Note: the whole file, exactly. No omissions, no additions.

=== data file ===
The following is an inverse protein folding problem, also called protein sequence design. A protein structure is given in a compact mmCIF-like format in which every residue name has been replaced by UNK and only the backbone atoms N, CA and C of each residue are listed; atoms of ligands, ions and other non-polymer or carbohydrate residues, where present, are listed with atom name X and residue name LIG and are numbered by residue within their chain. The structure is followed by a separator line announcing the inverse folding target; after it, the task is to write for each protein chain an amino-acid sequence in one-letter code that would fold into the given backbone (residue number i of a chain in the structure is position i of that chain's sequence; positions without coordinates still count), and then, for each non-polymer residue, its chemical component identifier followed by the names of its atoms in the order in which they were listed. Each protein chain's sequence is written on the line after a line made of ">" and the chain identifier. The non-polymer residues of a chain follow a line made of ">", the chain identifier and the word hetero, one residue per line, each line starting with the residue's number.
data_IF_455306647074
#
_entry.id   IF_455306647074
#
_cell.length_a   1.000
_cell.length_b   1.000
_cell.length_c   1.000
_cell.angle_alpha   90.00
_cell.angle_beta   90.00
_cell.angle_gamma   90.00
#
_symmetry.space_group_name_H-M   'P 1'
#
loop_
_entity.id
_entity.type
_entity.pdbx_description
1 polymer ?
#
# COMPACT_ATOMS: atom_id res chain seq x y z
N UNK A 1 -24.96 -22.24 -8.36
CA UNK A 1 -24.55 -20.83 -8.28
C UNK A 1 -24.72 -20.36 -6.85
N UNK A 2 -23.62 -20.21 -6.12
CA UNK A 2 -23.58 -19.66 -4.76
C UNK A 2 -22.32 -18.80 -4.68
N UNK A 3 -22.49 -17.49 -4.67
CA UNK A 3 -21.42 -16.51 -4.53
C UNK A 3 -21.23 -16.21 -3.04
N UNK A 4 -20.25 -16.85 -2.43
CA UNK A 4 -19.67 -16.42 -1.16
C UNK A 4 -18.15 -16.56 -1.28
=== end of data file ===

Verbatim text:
The following is an inverse protein folding problem, also called protein sequence design. A protein structure is given in a compact mmCIF-like format in which every residue name has been replaced by UNK and only the backbone atoms N, CA and C of each residue are listed; atoms of ligands, ions and other non-polymer or carbohydrate residues, where present, are listed with atom name X and residue name LIG and are numbered by residue within their chain. The structure is followed by a separator line announcing the inverse folding target; after it, the task is to write for each protein chain an amino-acid sequence in one-letter code that would fold into the given backbone (residue number i of a chain in the structure is position i of that chain's sequence; positions without coordinates still count), and then, for each non-polymer residue, its chemical component identifier followed by the names of its atoms in the order in which they were listed. Each protein chain's sequence is written on the line after a line made of ">" and the chain identifier. The non-polymer residues of a chain follow a line made of ">", the chain identifier and the word hetero, one residue per line, each line starting with the residue's number.
data_IF_455306647074
#
_entry.id   IF_455306647074
#
_cell.length_a   1.000
_cell.length_b   1.000
_cell.length_c   1.000
_cell.angle_alpha   90.00
_cell.angle_beta   90.00
_cell.angle_gamma   90.00
#
_symmetry.space_group_name_H-M   'P 1'
#
loop_
_entity.id
_entity.type
_entity.pdbx_description
1 polymer ?
#
# COMPACT_ATOMS: atom_id res chain seq x y z
N UNK A 1 -24.96 -22.24 -8.36
CA UNK A 1 -24.55 -20.83 -8.28
C UNK A 1 -24.72 -20.36 -6.85
N UNK A 2 -23.62 -20.21 -6.12
CA UNK A 2 -23.58 -19.66 -4.76
C UNK A 2 -22.32 -18.80 -4.68
N UNK A 3 -22.49 -17.49 -4.67
CA UNK A 3 -21.42 -16.51 -4.53
C UNK A 3 -21.23 -16.21 -3.04
N UNK A 4 -20.25 -16.85 -2.43
CA UNK A 4 -19.67 -16.42 -1.16
C UNK A 4 -18.15 -16.56 -1.28